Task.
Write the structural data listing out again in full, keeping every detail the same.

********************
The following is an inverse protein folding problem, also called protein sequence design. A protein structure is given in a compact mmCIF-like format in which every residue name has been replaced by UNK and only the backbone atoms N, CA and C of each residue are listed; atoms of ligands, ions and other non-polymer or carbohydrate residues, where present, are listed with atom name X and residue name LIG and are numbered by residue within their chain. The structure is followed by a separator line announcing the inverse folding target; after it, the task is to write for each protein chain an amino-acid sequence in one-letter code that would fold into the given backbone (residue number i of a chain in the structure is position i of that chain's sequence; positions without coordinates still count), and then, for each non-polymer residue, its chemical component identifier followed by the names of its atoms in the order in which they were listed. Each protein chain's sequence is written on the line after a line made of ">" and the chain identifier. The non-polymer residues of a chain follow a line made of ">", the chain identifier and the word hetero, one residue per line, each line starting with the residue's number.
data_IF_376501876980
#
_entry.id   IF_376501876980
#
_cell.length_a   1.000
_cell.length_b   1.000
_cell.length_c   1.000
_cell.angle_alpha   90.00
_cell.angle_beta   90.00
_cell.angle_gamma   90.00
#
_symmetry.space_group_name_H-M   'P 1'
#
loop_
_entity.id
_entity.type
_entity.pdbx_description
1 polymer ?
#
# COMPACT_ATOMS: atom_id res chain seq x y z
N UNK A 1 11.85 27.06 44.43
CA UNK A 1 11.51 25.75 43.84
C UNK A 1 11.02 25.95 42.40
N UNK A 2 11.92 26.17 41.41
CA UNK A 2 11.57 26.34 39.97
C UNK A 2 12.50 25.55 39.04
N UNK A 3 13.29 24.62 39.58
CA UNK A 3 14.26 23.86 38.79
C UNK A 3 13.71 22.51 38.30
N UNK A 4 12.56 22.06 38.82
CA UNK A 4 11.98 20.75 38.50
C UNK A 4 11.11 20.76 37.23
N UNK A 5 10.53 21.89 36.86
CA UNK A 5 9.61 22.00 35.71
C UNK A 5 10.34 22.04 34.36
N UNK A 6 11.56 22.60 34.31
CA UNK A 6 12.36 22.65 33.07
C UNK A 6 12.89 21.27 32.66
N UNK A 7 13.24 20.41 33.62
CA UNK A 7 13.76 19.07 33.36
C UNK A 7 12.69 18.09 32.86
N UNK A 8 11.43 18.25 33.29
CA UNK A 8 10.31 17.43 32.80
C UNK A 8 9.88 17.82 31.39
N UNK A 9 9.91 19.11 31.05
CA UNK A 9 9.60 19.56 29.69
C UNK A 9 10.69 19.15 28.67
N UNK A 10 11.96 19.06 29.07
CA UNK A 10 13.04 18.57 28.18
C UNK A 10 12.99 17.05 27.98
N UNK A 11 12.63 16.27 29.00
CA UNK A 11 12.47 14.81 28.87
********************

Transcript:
The following is an inverse protein folding problem, also called protein sequence design. A protein structure is given in a compact mmCIF-like format in which every residue name has been replaced by UNK and only the backbone atoms N, CA and C of each residue are listed; atoms of ligands, ions and other non-polymer or carbohydrate residues, where present, are listed with atom name X and residue name LIG and are numbered by residue within their chain. The structure is followed by a separator line announcing the inverse folding target; after it, the task is to write for each protein chain an amino-acid sequence in one-letter code that would fold into the given backbone (residue number i of a chain in the structure is position i of that chain's sequence; positions without coordinates still count), and then, for each non-polymer residue, its chemical component identifier followed by the names of its atoms in the order in which they were listed. Each protein chain's sequence is written on the line after a line made of ">" and the chain identifier. The non-polymer residues of a chain follow a line made of ">", the chain identifier and the word hetero, one residue per line, each line starting with the residue's number.
data_IF_376501876980
#
_entry.id   IF_376501876980
#
_cell.length_a   1.000
_cell.length_b   1.000
_cell.length_c   1.000
_cell.angle_alpha   90.00
_cell.angle_beta   90.00
_cell.angle_gamma   90.00
#
_symmetry.space_group_name_H-M   'P 1'
#
loop_
_entity.id
_entity.type
_entity.pdbx_description
1 polymer ?
#
# COMPACT_ATOMS: atom_id res chain seq x y z
N UNK A 1 11.85 27.06 44.43
CA UNK A 1 11.51 25.75 43.84
C UNK A 1 11.02 25.95 42.40
N UNK A 2 11.92 26.17 41.41
CA UNK A 2 11.57 26.34 39.97
C UNK A 2 12.50 25.55 39.04
N UNK A 3 13.29 24.62 39.58
CA UNK A 3 14.26 23.86 38.79
C UNK A 3 13.71 22.51 38.30
N UNK A 4 12.56 22.06 38.82
CA UNK A 4 11.98 20.75 38.50
C UNK A 4 11.11 20.76 37.23
N UNK A 5 10.53 21.89 36.86
CA UNK A 5 9.61 22.00 35.71
C UNK A 5 10.34 22.04 34.36
N UNK A 6 11.56 22.60 34.31
CA UNK A 6 12.36 22.65 33.07
C UNK A 6 12.89 21.27 32.66
N UNK A 7 13.24 20.41 33.62
CA UNK A 7 13.76 19.07 33.36
C UNK A 7 12.69 18.09 32.86
N UNK A 8 11.43 18.25 33.29
CA UNK A 8 10.31 17.43 32.80
C UNK A 8 9.88 17.82 31.39
N UNK A 9 9.91 19.11 31.05
CA UNK A 9 9.60 19.56 29.69
C UNK A 9 10.69 19.15 28.67
N UNK A 10 11.96 19.06 29.07
CA UNK A 10 13.04 18.57 28.18
C UNK A 10 12.99 17.05 27.98
N UNK A 11 12.63 16.27 29.00
CA UNK A 11 12.47 14.81 28.87